Recommendations for Organization

Cummings et al. (2009) state that interventions are “a set of sequenced planned actions or events intended to help an organization increase its effectiveness” (p. 151) and “are deliberate attempts to change an organization or subunit toward a different and more effective state” (p. 151). As described earlier, a plan to augment the section was approved and set in motion to increase the organization’s effectiveness in providing support throughout the enterprise. As an OD professional conducting an intervention there may not have been time to learn about personality conflicts that exist in the organization. However, possibly with interviews with personnel in the target section and leadership it may have been possible to gain a sense of potential issues that may hinder intervention efforts.

Three criteria identified by Lewin with regard to interventions include: valid information, free and informed choice, and internal commitment. These criteria can be applied to the scenario of the planned growth of the section (Cummings et al., 2009). Valid information was obtained and presented to leadership and in turn plans were made to make changes to the section. The staff understood what needed to be done. Due to conflict, free and informed choice was made to delay implementation. Cummings et al. (2009) point out that the free and informed choice “principle also means that they [staff] can choose not to participate and that interventions will not be imposed on them” (p. 151). However, as an OD professional there would be an opportunity to ascertain the friction that was occurring in the organization and attempt to find a solution that could have reduced the negative forces and prompted the transition of the section to proceed sooner than what actually occurred. But as an OD professional the situation may have dictated that intervention efforts would not be acceptable and the only alternative may have been to step back and not interfere if leadership chose the status quo.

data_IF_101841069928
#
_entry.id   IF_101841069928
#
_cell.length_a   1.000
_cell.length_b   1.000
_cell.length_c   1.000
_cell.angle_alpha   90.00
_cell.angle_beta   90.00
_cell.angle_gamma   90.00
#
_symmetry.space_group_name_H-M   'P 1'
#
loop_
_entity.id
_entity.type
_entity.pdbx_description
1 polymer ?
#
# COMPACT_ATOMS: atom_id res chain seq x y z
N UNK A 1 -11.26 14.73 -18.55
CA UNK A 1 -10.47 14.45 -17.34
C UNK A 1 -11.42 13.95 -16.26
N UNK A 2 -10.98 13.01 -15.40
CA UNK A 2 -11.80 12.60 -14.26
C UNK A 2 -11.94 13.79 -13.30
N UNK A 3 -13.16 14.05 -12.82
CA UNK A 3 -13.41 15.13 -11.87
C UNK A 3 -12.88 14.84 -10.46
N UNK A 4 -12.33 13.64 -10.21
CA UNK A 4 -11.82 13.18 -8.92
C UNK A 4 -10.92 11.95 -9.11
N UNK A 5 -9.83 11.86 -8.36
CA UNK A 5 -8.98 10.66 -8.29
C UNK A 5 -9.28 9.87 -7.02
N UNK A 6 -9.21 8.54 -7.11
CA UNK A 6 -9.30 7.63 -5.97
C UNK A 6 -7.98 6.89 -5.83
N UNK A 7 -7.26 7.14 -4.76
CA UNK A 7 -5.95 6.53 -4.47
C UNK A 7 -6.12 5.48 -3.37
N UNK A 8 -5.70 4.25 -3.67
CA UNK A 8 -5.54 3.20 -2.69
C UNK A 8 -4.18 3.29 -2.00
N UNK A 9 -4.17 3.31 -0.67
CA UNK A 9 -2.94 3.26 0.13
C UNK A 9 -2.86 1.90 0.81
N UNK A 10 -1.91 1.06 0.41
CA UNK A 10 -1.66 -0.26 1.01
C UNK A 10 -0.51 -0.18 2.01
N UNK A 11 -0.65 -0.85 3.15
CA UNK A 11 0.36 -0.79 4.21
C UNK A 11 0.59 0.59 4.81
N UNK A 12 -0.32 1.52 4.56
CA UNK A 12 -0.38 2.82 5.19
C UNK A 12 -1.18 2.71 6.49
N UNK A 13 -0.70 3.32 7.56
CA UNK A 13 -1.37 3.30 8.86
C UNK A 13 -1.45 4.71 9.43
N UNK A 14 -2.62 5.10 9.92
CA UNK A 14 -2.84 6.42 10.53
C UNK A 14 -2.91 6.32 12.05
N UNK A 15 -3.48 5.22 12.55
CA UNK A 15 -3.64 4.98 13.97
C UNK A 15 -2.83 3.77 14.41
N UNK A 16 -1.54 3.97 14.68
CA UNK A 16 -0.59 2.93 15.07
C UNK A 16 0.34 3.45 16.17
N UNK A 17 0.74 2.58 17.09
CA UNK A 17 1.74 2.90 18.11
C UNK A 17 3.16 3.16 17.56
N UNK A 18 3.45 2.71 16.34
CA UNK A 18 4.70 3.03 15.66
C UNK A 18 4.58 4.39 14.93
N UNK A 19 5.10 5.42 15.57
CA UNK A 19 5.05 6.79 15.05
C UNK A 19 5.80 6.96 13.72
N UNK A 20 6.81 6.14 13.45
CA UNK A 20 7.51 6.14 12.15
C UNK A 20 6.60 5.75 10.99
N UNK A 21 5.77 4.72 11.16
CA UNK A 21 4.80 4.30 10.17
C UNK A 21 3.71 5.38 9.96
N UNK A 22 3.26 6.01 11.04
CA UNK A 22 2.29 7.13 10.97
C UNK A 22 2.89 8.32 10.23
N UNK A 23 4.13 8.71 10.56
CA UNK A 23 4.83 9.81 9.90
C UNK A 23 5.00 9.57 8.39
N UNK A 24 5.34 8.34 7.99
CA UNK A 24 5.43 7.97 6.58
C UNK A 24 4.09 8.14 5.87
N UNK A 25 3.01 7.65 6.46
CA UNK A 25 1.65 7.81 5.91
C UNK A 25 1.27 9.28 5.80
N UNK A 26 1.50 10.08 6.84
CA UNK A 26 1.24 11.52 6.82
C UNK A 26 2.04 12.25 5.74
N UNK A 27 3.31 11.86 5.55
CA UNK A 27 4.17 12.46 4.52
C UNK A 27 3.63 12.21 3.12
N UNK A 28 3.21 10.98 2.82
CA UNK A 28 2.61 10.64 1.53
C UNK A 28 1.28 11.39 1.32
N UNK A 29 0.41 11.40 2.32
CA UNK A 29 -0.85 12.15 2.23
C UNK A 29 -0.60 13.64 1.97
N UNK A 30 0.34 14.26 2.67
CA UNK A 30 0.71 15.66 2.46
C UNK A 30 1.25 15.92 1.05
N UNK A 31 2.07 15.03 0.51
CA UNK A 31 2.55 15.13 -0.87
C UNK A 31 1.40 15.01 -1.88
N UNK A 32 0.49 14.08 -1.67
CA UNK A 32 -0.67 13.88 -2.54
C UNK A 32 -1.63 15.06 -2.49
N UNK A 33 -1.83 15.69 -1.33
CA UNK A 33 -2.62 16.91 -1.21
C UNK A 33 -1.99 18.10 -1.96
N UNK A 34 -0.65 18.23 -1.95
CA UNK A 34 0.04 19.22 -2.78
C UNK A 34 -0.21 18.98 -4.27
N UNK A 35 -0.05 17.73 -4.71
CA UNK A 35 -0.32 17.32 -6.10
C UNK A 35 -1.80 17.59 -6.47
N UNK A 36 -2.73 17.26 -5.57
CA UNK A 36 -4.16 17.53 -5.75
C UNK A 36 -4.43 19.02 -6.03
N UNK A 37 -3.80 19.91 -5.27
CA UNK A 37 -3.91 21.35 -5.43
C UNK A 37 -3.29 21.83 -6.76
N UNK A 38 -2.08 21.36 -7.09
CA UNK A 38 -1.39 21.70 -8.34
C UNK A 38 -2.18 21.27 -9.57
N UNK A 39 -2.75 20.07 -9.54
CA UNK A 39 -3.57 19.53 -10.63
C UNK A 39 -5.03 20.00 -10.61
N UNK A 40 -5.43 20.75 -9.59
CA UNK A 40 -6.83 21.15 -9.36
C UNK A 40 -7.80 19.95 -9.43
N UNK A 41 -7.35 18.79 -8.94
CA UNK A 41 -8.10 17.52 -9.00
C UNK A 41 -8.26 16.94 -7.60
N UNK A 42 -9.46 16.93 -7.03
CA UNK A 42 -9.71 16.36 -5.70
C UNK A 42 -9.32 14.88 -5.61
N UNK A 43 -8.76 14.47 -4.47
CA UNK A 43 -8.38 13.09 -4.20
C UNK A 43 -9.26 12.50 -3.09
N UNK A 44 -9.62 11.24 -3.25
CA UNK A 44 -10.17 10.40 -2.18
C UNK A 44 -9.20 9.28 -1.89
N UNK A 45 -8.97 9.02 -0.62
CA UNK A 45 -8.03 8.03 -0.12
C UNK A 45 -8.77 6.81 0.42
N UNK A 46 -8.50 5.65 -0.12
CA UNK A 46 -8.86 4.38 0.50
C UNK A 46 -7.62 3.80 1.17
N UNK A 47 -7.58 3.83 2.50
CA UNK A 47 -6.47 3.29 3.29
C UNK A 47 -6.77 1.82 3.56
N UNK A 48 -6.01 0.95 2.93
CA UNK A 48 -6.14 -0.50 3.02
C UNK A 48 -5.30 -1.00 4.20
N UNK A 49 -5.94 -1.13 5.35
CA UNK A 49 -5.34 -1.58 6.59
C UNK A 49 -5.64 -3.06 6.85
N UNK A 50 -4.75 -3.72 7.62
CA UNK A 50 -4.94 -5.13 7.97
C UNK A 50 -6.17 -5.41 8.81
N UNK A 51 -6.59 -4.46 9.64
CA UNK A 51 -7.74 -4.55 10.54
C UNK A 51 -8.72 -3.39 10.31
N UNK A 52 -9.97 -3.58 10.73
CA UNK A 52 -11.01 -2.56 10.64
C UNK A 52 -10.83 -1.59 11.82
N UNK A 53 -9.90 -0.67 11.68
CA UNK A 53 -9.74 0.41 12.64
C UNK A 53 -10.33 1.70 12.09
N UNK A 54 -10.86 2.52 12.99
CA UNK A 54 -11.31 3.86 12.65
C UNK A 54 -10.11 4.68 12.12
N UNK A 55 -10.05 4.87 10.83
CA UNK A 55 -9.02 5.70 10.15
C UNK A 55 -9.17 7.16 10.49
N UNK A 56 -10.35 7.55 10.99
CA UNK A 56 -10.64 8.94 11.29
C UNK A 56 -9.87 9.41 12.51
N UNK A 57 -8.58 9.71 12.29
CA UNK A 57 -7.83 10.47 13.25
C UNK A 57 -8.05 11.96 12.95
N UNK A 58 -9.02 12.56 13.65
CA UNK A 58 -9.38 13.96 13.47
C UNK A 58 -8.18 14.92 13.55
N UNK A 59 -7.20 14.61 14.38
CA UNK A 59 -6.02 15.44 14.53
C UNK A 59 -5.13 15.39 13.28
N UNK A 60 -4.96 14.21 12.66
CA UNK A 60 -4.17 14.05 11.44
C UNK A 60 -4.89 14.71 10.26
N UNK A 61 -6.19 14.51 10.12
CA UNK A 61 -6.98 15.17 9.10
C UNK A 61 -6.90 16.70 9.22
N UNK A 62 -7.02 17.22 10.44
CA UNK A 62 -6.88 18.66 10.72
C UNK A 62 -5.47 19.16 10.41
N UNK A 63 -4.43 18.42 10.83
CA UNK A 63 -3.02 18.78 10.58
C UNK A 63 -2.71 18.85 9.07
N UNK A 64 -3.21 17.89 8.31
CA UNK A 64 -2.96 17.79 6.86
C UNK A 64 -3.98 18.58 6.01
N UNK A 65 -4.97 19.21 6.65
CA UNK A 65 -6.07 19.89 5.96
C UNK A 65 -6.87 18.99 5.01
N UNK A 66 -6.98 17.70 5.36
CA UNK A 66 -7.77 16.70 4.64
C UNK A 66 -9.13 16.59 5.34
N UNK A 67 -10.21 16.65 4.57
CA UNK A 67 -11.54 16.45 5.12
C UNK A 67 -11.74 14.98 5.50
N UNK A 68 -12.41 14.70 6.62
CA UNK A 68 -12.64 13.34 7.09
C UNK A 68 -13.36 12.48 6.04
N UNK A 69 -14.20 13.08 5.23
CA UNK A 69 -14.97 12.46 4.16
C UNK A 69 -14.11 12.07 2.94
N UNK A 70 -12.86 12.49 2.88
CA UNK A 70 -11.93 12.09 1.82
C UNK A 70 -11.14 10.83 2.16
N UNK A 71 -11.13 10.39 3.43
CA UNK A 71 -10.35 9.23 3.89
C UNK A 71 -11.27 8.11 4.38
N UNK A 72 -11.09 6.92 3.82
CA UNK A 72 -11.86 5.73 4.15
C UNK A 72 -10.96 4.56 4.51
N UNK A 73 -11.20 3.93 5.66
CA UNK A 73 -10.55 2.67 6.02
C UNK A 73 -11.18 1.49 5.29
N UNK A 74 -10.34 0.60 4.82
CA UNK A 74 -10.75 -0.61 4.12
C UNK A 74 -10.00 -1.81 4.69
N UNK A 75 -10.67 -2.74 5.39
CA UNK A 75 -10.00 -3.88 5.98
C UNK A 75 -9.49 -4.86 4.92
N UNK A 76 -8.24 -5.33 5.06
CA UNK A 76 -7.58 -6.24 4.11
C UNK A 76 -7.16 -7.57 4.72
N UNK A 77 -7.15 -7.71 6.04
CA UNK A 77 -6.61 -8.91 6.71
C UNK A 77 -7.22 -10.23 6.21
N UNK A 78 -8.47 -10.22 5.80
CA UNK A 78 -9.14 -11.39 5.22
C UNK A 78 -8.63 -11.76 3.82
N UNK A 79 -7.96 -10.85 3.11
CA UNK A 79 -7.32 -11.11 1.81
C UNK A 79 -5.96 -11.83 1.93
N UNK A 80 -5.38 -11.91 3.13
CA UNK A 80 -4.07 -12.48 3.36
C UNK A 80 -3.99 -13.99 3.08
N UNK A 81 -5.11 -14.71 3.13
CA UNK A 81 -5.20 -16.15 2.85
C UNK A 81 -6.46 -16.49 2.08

Leadership must learn to judiciously use power and refrain from coercion when dealing with employees in order to gain or maintain positive employee behavior or motivation. Schermerhorn et al. (2012) state that “in any manager–subordinate higher authority, and sanctions need to be replaced by appeals to reason. Friendliness must replace coercion, and bargaining must replace orders for compliance” (p. 278). Motivation in the workplace has been a focal point for organizations that seek increases in efficiency, productivity and profits. Many leaders of organizations have realized that employee motivation is a key contributor to success or failure. Schermerhorn et al. (2012) emphasize that “because motivation is a property of the individual, all that managers can do is try to create work environments within which someone finds sources of motivation” (p. 122).

Also, empowerment of the workforce appears to be a successful method of establishing trust between leaders and employees. Schermerhorn et al. (2012) state that empowerment of the workforce is growing amongst corporations. Success for any organization depends on its leaders, managers, and employees. Leaders and managers face daily challenges in creating and maintaining environments where employees can thrive and be at their best in order to maximize their contributions and help an organization succeed. The researcher promotes that besides empowerment other motivational techniques such as management by objectives can be leveraged within organizations that can address conflicts or trust issues involving leaders and those they lead.


Cummings, T. G., & Worley, C. G. (2009). Organization development and change South-Western/Cengage Learning. Retrieved from Argosy Online Bookshelf

May, D. R., Li, C., Mencl, J., & Huang, C. (2014). The ethics of meaningful work: Types and magnitude of job-related harm and the ethical decision-making process. Journal of Business Ethics, 121(4), 651-669.


Schermerhorn, J., Osborn, R., Uhl-Bien, M., & Hunt, J. (2012). Organizational behavior (12th ed.). Hoboken, NJ: John Wiley and Sons, Inc. Available from Argosy University Digital Bookshelf.